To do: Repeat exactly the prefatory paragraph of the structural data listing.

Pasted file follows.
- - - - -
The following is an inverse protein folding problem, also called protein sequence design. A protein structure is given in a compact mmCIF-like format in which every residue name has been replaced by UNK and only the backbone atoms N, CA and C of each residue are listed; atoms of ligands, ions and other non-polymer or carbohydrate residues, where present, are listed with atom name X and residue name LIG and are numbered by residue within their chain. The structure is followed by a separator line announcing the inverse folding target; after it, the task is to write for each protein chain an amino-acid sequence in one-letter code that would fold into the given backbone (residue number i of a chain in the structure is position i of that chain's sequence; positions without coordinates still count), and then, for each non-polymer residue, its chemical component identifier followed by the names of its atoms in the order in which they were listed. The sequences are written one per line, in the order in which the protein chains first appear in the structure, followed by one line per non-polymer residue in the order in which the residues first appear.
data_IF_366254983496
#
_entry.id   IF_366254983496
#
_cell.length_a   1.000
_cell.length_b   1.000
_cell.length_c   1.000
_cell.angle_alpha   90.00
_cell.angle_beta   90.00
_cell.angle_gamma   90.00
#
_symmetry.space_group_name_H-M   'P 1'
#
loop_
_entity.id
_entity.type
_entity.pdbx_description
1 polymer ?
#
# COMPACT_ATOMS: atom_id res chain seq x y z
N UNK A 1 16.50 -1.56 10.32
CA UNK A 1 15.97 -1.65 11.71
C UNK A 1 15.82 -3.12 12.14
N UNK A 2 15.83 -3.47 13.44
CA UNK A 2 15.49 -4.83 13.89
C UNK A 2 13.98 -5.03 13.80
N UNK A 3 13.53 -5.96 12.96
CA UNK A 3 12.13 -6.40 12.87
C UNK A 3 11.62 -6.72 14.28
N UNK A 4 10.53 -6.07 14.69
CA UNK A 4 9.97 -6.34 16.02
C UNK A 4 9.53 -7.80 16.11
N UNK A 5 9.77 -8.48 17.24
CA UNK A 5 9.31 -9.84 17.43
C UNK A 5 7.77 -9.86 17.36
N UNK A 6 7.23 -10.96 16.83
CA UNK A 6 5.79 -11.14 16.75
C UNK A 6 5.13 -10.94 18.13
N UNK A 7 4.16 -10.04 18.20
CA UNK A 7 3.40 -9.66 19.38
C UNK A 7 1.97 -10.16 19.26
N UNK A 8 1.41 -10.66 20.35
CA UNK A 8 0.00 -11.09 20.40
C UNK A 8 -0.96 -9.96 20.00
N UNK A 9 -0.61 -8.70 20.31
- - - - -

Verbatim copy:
The following is an inverse protein folding problem, also called protein sequence design. A protein structure is given in a compact mmCIF-like format in which every residue name has been replaced by UNK and only the backbone atoms N, CA and C of each residue are listed; atoms of ligands, ions and other non-polymer or carbohydrate residues, where present, are listed with atom name X and residue name LIG and are numbered by residue within their chain. The structure is followed by a separator line announcing the inverse folding target; after it, the task is to write for each protein chain an amino-acid sequence in one-letter code that would fold into the given backbone (residue number i of a chain in the structure is position i of that chain's sequence; positions without coordinates still count), and then, for each non-polymer residue, its chemical component identifier followed by the names of its atoms in the order in which they were listed. The sequences are written one per line, in the order in which the protein chains first appear in the structure, followed by one line per non-polymer residue in the order in which the residues first appear.